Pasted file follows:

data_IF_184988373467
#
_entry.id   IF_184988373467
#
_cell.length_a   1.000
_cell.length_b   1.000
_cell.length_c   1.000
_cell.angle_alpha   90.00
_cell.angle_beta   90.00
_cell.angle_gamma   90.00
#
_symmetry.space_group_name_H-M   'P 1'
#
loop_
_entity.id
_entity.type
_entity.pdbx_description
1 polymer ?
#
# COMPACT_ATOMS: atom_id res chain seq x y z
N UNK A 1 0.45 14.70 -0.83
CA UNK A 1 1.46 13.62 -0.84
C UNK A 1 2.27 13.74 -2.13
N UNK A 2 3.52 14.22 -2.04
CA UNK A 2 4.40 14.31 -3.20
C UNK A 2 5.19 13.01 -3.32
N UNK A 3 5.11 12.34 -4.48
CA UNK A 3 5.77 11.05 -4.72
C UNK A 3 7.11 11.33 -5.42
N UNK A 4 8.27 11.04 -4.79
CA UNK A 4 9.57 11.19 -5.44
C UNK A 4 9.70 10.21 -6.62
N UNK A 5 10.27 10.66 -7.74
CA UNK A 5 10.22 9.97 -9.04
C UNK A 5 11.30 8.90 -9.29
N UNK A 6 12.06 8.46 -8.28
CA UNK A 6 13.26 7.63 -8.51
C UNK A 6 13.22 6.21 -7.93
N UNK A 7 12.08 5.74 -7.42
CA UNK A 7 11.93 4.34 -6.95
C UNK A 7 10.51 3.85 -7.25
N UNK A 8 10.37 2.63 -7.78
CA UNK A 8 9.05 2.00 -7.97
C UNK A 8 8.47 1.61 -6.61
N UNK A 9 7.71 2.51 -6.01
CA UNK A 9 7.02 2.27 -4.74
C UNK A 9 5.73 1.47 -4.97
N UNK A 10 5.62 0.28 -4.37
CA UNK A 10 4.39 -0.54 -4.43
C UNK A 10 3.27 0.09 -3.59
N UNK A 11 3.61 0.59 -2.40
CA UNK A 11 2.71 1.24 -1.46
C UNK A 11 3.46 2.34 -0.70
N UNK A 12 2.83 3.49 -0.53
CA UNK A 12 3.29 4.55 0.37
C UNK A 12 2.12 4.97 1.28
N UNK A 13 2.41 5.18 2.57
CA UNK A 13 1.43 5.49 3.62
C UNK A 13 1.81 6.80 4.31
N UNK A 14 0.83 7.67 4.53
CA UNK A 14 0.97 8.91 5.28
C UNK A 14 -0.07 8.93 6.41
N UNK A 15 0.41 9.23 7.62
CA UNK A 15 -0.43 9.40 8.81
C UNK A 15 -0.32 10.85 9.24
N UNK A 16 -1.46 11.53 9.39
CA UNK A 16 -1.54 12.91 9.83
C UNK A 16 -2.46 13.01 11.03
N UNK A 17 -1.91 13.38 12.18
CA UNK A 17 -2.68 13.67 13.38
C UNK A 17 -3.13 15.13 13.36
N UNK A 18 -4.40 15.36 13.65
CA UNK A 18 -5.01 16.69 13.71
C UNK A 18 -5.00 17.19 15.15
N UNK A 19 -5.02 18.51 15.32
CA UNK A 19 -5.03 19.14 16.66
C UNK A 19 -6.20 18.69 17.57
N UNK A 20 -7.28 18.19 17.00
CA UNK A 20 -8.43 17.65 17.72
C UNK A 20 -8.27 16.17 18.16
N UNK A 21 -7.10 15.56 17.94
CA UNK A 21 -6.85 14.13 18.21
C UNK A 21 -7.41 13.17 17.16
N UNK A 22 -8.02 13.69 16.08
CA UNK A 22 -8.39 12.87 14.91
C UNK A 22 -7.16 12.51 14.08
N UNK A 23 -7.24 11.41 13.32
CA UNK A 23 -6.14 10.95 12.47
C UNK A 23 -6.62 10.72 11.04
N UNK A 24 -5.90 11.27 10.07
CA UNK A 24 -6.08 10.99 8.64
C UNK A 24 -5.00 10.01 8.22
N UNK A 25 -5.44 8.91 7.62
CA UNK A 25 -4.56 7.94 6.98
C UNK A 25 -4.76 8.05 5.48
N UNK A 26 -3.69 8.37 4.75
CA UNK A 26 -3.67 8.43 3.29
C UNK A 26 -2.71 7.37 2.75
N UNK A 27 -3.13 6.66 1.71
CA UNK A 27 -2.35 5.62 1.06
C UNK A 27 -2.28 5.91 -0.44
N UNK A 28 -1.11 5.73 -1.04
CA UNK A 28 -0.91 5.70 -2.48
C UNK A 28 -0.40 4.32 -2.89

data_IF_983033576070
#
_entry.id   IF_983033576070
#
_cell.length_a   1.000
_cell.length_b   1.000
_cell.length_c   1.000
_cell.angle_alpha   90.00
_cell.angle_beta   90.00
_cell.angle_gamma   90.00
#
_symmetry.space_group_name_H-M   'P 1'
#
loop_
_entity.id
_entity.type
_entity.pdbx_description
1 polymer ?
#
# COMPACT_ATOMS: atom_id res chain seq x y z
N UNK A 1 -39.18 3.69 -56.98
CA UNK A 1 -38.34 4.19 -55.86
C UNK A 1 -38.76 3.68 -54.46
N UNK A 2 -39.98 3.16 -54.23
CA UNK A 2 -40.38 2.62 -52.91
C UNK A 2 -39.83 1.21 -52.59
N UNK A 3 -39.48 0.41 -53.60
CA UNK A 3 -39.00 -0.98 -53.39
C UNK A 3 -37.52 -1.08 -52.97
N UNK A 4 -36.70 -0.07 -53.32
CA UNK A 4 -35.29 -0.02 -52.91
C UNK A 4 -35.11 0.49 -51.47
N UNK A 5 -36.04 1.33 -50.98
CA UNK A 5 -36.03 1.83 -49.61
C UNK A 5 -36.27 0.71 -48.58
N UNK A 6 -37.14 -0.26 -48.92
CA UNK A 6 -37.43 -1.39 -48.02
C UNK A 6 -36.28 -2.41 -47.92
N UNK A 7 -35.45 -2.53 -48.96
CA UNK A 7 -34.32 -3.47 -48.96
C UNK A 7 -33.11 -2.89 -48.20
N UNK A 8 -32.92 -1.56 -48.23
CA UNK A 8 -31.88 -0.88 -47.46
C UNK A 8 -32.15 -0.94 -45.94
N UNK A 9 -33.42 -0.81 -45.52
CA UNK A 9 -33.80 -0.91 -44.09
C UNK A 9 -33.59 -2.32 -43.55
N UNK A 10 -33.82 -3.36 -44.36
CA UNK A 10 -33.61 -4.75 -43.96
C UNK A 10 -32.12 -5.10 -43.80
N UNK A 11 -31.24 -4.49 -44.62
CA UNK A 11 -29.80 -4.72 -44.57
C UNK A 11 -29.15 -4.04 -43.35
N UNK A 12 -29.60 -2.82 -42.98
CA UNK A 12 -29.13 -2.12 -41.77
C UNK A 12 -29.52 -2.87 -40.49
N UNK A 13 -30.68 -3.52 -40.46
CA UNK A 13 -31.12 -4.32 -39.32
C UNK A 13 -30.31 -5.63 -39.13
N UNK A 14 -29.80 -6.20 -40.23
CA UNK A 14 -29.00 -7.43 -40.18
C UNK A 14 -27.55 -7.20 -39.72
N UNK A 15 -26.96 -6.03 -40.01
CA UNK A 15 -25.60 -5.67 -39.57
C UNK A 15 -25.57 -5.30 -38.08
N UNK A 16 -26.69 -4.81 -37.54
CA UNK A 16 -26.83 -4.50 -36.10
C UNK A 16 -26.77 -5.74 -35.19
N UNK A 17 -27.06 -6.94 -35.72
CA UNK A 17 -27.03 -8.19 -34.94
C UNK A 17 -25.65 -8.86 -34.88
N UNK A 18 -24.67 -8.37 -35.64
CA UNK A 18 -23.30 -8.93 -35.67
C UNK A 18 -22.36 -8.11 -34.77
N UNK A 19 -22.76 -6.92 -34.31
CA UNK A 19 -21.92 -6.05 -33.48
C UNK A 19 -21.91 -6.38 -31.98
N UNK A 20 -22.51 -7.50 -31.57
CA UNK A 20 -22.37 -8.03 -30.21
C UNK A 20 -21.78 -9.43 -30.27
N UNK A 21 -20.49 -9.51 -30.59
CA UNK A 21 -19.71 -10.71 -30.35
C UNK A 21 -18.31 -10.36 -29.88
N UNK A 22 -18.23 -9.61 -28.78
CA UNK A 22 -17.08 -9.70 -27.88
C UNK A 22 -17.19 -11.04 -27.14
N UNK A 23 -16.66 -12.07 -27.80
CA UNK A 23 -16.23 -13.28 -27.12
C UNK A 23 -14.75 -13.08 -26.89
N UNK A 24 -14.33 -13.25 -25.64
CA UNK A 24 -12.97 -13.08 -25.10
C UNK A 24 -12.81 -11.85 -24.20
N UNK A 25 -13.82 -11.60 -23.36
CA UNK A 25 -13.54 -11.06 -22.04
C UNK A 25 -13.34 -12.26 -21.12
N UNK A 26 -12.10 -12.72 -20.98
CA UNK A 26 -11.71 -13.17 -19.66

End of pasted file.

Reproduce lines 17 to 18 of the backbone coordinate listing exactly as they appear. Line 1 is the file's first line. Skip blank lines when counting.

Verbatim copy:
_entity.pdbx_description
1 polymer ?